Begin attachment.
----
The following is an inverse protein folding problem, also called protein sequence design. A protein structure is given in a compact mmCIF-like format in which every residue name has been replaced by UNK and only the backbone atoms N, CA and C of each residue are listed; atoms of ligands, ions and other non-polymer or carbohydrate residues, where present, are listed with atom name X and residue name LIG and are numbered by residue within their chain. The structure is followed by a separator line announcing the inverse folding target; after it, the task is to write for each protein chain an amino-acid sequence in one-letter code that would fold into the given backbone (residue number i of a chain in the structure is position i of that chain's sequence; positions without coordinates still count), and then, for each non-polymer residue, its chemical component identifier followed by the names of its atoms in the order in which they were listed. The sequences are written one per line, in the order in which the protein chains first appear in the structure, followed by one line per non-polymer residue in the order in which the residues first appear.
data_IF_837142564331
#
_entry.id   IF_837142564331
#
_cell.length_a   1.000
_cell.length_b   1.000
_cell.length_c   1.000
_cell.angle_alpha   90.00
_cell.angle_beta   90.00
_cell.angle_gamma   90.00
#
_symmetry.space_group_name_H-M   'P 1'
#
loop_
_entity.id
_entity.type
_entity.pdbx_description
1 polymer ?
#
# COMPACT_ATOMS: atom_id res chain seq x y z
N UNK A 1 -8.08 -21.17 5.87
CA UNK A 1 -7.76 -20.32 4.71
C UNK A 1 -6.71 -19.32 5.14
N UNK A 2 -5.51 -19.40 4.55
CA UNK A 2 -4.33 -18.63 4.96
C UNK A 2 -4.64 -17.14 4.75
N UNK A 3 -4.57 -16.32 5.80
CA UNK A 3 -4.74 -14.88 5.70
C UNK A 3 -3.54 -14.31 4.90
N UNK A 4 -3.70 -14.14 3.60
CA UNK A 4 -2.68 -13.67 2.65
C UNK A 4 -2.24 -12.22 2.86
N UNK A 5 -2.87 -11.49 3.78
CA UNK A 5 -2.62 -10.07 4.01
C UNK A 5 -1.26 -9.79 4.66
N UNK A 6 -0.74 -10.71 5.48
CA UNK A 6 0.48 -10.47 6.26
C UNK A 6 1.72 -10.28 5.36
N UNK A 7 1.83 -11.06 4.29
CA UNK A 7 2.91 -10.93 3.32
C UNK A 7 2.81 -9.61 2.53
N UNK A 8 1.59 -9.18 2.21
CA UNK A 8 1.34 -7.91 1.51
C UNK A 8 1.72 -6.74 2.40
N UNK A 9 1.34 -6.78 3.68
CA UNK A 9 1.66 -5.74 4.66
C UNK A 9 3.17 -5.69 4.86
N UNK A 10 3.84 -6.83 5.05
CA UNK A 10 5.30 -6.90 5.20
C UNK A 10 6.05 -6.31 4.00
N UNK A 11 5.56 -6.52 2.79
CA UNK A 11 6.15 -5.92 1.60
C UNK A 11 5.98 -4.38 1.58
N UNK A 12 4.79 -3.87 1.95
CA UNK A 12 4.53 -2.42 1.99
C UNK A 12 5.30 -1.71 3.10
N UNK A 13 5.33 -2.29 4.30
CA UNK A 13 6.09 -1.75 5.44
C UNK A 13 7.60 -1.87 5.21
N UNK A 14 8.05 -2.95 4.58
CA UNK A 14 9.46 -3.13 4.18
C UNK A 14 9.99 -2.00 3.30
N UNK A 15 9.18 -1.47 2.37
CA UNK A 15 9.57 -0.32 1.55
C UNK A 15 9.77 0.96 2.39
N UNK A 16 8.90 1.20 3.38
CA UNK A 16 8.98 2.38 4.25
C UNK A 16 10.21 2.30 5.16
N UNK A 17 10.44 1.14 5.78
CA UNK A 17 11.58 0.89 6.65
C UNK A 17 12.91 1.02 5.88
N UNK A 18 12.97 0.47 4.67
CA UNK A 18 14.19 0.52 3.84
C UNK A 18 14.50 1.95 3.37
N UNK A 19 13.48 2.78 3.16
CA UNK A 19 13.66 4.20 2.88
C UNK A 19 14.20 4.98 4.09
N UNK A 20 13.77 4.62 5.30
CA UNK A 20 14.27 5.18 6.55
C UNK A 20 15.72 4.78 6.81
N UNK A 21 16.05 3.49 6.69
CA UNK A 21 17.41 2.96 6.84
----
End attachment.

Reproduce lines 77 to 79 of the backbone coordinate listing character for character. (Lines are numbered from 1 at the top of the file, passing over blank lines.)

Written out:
CA UNK A 19 13.66 4.20 2.88
C UNK A 19 14.20 4.98 4.09
N UNK A 20 13.77 4.62 5.30